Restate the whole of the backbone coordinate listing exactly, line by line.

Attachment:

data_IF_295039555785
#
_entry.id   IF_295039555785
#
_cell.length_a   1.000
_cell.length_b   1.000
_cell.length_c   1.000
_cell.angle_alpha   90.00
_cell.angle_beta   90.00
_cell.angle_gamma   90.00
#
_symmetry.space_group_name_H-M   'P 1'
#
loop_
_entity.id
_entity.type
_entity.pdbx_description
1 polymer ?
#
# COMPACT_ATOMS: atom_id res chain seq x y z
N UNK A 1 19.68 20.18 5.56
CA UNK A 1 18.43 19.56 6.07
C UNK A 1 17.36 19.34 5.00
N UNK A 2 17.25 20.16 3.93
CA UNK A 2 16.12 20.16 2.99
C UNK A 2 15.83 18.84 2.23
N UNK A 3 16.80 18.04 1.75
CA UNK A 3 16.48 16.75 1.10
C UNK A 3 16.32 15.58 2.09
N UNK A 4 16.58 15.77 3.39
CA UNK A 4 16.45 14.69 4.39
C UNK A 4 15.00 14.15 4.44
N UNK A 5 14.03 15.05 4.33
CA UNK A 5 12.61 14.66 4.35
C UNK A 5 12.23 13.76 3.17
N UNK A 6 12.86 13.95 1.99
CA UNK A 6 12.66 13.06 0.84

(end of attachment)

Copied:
data_IF_295039555785
#
_entry.id   IF_295039555785
#
_cell.length_a   1.000
_cell.length_b   1.000
_cell.length_c   1.000
_cell.angle_alpha   90.00
_cell.angle_beta   90.00
_cell.angle_gamma   90.00
#
_symmetry.space_group_name_H-M   'P 1'
#
loop_
_entity.id
_entity.type
_entity.pdbx_description
1 polymer ?
#
# COMPACT_ATOMS: atom_id res chain seq x y z
N UNK A 1 19.68 20.18 5.56
CA UNK A 1 18.43 19.56 6.07
C UNK A 1 17.36 19.34 5.00
N UNK A 2 17.25 20.16 3.93
CA UNK A 2 16.12 20.16 2.99
C UNK A 2 15.83 18.84 2.23
N UNK A 3 16.80 18.04 1.75
CA UNK A 3 16.48 16.75 1.10
C UNK A 3 16.32 15.58 2.09
N UNK A 4 16.58 15.77 3.39
CA UNK A 4 16.45 14.69 4.39
C UNK A 4 15.00 14.15 4.44
N UNK A 5 14.03 15.05 4.33
CA UNK A 5 12.61 14.66 4.35
C UNK A 5 12.23 13.76 3.17
N UNK A 6 12.86 13.95 1.99
CA UNK A 6 12.66 13.06 0.84